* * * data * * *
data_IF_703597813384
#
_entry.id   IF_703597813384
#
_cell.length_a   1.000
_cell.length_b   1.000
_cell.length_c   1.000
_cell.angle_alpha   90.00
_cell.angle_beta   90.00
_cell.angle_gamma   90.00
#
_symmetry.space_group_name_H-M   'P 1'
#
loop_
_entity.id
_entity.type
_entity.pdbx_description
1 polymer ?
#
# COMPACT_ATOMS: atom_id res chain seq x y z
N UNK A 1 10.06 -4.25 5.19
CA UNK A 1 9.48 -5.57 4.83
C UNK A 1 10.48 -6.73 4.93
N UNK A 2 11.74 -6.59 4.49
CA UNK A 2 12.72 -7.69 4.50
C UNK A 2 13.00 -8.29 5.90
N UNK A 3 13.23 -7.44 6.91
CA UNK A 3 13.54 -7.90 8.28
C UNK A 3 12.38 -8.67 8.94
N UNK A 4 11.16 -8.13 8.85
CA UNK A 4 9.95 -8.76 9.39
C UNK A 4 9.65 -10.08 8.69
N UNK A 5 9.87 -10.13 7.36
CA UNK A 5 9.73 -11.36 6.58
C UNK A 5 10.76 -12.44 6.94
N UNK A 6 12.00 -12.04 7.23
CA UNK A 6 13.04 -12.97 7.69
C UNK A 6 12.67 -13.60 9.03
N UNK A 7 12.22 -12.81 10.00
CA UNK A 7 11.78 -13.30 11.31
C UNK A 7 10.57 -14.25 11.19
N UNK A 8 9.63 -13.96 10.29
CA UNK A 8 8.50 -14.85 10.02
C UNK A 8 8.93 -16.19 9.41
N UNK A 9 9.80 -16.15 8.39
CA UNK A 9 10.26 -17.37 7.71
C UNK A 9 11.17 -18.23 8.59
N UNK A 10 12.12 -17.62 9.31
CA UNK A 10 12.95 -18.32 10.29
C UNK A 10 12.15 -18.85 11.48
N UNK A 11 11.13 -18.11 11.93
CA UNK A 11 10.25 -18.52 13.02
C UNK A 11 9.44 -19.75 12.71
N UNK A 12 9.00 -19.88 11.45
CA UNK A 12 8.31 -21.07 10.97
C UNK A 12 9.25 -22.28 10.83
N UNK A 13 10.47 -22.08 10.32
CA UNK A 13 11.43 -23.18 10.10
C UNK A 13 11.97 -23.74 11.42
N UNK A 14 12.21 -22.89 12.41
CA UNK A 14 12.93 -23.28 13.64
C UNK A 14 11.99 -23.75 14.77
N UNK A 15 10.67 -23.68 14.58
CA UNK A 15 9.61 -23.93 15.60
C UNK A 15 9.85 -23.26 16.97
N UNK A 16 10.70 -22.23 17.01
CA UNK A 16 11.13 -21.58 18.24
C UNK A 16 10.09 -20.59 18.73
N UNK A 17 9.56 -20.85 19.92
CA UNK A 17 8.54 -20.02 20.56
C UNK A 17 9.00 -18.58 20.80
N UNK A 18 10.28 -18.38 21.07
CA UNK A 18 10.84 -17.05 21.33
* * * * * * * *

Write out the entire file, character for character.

data_IF_703597813384
#
_entry.id   IF_703597813384
#
_cell.length_a   1.000
_cell.length_b   1.000
_cell.length_c   1.000
_cell.angle_alpha   90.00
_cell.angle_beta   90.00
_cell.angle_gamma   90.00
#
_symmetry.space_group_name_H-M   'P 1'
#
loop_
_entity.id
_entity.type
_entity.pdbx_description
1 polymer ?
#
# COMPACT_ATOMS: atom_id res chain seq x y z
N UNK A 1 10.06 -4.25 5.19
CA UNK A 1 9.48 -5.57 4.83
C UNK A 1 10.48 -6.73 4.93
N UNK A 2 11.74 -6.59 4.49
CA UNK A 2 12.72 -7.69 4.50
C UNK A 2 13.00 -8.29 5.90
N UNK A 3 13.23 -7.44 6.91
CA UNK A 3 13.54 -7.90 8.28
C UNK A 3 12.38 -8.67 8.94
N UNK A 4 11.16 -8.13 8.85
CA UNK A 4 9.95 -8.76 9.39
C UNK A 4 9.65 -10.08 8.69
N UNK A 5 9.87 -10.13 7.36
CA UNK A 5 9.73 -11.36 6.58
C UNK A 5 10.76 -12.44 6.94
N UNK A 6 12.00 -12.04 7.23
CA UNK A 6 13.04 -12.97 7.69
C UNK A 6 12.67 -13.60 9.03
N UNK A 7 12.22 -12.81 10.00
CA UNK A 7 11.78 -13.30 11.31
C UNK A 7 10.57 -14.25 11.19
N UNK A 8 9.63 -13.96 10.29
CA UNK A 8 8.50 -14.85 10.02
C UNK A 8 8.93 -16.19 9.41
N UNK A 9 9.80 -16.15 8.39
CA UNK A 9 10.26 -17.37 7.71
C UNK A 9 11.17 -18.23 8.59
N UNK A 10 12.12 -17.62 9.31
CA UNK A 10 12.95 -18.32 10.29
C UNK A 10 12.15 -18.85 11.48
N UNK A 11 11.13 -18.11 11.93
CA UNK A 11 10.25 -18.52 13.02
C UNK A 11 9.44 -19.75 12.71
N UNK A 12 9.00 -19.88 11.45
CA UNK A 12 8.31 -21.07 10.97
C UNK A 12 9.25 -22.28 10.83
N UNK A 13 10.47 -22.08 10.32
CA UNK A 13 11.43 -23.18 10.10
C UNK A 13 11.97 -23.74 11.42
N UNK A 14 12.21 -22.89 12.41
CA UNK A 14 12.93 -23.28 13.64
C UNK A 14 11.99 -23.75 14.77
N UNK A 15 10.67 -23.68 14.58
CA UNK A 15 9.61 -23.93 15.60
C UNK A 15 9.85 -23.26 16.97
N UNK A 16 10.70 -22.23 17.01
CA UNK A 16 11.13 -21.58 18.24
C UNK A 16 10.09 -20.59 18.73
N UNK A 17 9.56 -20.85 19.92
CA UNK A 17 8.54 -20.02 20.56
C UNK A 17 9.00 -18.58 20.80
N UNK A 18 10.28 -18.38 21.07
CA UNK A 18 10.84 -17.05 21.33